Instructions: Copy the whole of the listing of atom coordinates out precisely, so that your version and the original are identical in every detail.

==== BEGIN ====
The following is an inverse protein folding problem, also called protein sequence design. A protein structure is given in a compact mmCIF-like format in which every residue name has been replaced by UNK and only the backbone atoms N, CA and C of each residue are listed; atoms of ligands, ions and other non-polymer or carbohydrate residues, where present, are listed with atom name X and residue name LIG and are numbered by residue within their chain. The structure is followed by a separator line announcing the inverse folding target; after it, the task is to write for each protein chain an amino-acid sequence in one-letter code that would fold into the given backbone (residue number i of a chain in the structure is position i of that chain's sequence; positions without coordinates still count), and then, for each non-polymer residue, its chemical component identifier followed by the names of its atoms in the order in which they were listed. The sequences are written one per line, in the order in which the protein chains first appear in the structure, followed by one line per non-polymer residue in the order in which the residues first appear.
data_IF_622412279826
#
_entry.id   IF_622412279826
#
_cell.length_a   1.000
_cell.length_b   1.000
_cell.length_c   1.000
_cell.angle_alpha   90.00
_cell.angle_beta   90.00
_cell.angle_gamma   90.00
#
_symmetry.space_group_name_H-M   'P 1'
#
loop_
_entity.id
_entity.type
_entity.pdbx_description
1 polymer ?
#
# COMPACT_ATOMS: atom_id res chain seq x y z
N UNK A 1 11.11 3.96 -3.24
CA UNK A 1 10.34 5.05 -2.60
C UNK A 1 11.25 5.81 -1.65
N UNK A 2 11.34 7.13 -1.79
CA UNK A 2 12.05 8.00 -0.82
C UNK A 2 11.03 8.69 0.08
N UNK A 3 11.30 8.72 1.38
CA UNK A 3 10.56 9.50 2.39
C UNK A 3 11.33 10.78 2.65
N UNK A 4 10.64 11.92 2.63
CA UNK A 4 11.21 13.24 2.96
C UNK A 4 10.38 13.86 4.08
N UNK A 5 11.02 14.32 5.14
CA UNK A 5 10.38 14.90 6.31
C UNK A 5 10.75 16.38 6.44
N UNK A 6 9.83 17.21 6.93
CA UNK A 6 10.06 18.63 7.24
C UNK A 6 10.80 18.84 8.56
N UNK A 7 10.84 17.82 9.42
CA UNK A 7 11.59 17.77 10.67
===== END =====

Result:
The following is an inverse protein folding problem, also called protein sequence design. A protein structure is given in a compact mmCIF-like format in which every residue name has been replaced by UNK and only the backbone atoms N, CA and C of each residue are listed; atoms of ligands, ions and other non-polymer or carbohydrate residues, where present, are listed with atom name X and residue name LIG and are numbered by residue within their chain. The structure is followed by a separator line announcing the inverse folding target; after it, the task is to write for each protein chain an amino-acid sequence in one-letter code that would fold into the given backbone (residue number i of a chain in the structure is position i of that chain's sequence; positions without coordinates still count), and then, for each non-polymer residue, its chemical component identifier followed by the names of its atoms in the order in which they were listed. The sequences are written one per line, in the order in which the protein chains first appear in the structure, followed by one line per non-polymer residue in the order in which the residues first appear.
data_IF_622412279826
#
_entry.id   IF_622412279826
#
_cell.length_a   1.000
_cell.length_b   1.000
_cell.length_c   1.000
_cell.angle_alpha   90.00
_cell.angle_beta   90.00
_cell.angle_gamma   90.00
#
_symmetry.space_group_name_H-M   'P 1'
#
loop_
_entity.id
_entity.type
_entity.pdbx_description
1 polymer ?
#
# COMPACT_ATOMS: atom_id res chain seq x y z
N UNK A 1 11.11 3.96 -3.24
CA UNK A 1 10.34 5.05 -2.60
C UNK A 1 11.25 5.81 -1.65
N UNK A 2 11.34 7.13 -1.79
CA UNK A 2 12.05 8.00 -0.82
C UNK A 2 11.03 8.69 0.08
N UNK A 3 11.30 8.72 1.38
CA UNK A 3 10.56 9.50 2.39
C UNK A 3 11.33 10.78 2.65
N UNK A 4 10.64 11.92 2.63
CA UNK A 4 11.21 13.24 2.96
C UNK A 4 10.38 13.86 4.08
N UNK A 5 11.02 14.32 5.14
CA UNK A 5 10.38 14.90 6.31
C UNK A 5 10.75 16.38 6.44
N UNK A 6 9.83 17.21 6.93
CA UNK A 6 10.06 18.63 7.24
C UNK A 6 10.80 18.84 8.56
N UNK A 7 10.84 17.82 9.42
CA UNK A 7 11.59 17.77 10.67